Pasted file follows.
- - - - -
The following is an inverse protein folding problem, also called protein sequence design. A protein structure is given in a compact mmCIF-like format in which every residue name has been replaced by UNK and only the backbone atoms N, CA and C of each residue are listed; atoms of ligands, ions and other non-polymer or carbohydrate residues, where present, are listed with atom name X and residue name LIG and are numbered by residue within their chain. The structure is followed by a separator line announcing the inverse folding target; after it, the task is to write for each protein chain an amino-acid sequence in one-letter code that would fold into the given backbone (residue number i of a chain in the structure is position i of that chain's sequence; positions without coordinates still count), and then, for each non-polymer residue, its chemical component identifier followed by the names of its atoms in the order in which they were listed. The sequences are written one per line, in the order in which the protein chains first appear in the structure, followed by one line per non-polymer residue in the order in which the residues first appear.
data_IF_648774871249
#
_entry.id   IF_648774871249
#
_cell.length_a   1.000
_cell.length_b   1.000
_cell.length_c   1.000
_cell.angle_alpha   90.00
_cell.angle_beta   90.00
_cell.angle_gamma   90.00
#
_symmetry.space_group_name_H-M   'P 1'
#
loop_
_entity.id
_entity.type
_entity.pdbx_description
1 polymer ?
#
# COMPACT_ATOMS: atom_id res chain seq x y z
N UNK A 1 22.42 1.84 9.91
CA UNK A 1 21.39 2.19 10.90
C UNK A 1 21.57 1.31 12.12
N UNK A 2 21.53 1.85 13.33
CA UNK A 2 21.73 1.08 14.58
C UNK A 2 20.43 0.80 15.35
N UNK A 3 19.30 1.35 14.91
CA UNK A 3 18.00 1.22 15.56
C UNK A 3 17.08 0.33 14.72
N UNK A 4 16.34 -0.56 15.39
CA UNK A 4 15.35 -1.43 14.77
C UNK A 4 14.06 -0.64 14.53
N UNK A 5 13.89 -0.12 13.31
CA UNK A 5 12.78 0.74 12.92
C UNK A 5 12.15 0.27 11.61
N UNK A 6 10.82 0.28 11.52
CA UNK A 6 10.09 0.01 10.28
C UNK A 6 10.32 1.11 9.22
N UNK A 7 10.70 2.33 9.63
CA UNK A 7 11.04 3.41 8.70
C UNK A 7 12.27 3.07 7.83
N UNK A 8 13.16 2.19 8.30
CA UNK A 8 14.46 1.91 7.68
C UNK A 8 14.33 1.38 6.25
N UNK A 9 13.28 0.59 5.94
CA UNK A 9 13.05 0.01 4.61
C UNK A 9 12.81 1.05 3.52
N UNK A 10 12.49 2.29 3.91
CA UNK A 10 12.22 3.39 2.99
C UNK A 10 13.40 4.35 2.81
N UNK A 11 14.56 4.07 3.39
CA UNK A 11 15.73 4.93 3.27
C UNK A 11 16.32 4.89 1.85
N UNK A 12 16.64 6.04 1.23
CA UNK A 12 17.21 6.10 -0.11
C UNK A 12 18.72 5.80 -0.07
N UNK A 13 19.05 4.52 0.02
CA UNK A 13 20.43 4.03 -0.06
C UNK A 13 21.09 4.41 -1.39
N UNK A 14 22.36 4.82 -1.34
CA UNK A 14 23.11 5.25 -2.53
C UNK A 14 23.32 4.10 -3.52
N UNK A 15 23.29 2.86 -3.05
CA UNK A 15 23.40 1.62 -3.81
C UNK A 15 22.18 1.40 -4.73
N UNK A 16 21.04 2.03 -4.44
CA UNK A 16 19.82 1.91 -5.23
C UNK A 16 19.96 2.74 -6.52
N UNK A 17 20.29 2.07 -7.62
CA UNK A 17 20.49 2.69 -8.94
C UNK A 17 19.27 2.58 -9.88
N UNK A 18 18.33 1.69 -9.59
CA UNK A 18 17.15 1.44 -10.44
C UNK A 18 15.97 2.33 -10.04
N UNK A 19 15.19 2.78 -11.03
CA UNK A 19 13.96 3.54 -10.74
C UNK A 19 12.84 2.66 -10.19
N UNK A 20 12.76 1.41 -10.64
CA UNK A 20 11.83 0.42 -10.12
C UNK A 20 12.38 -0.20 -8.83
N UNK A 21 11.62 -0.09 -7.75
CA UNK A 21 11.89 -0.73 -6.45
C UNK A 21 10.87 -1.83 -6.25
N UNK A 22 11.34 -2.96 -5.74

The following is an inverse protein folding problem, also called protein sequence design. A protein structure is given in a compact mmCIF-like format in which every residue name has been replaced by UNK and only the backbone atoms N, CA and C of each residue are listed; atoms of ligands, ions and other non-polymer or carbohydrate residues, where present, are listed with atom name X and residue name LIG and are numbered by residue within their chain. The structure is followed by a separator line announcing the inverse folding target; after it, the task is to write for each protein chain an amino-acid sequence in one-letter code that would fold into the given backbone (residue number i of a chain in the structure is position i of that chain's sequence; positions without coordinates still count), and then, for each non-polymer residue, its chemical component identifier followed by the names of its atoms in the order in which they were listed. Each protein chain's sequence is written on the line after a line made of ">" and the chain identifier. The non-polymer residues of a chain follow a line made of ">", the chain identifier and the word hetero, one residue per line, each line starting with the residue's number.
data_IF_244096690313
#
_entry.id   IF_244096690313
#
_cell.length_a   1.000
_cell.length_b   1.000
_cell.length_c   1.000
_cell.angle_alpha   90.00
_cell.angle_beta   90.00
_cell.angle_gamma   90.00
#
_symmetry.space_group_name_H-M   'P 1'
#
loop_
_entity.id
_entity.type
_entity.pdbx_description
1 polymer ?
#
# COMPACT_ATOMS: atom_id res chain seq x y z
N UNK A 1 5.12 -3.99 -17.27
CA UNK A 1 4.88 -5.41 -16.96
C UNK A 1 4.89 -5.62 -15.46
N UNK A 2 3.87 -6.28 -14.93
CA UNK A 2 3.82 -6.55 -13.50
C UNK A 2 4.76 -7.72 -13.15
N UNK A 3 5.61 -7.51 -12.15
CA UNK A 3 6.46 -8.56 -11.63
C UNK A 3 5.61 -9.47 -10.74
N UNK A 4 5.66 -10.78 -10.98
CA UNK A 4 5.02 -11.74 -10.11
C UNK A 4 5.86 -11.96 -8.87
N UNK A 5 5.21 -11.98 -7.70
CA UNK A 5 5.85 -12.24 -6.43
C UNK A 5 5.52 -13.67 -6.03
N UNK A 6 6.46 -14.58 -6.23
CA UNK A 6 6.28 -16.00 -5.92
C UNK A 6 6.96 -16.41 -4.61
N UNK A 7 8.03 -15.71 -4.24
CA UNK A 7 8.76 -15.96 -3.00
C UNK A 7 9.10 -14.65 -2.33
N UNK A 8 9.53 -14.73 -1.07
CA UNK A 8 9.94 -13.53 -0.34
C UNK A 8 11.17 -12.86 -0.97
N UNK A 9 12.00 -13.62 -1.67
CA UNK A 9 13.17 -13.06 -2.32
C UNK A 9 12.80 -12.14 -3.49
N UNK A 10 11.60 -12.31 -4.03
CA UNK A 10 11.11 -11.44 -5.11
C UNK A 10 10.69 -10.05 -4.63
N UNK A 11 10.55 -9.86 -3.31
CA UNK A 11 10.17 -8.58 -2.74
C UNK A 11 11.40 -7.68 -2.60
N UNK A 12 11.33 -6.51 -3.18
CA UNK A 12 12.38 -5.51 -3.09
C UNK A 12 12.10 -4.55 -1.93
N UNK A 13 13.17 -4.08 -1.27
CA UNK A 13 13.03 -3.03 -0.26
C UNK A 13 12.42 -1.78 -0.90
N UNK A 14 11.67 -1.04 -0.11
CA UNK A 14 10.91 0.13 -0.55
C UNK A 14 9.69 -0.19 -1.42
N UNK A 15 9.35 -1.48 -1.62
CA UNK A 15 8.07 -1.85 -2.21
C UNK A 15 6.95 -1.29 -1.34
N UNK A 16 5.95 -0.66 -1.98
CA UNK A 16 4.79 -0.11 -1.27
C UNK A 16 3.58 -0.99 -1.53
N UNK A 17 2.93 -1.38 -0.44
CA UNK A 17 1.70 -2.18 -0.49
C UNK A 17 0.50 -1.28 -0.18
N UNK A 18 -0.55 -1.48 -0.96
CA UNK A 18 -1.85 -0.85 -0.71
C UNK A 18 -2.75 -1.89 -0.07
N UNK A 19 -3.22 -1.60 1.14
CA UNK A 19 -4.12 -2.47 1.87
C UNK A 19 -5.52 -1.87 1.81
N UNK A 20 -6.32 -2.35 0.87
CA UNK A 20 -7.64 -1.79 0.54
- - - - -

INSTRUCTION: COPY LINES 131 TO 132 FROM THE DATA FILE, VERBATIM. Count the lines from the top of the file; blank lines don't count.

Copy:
N UNK A 9 12.00 -13.62 -1.67
CA UNK A 9 13.17 -13.06 -2.32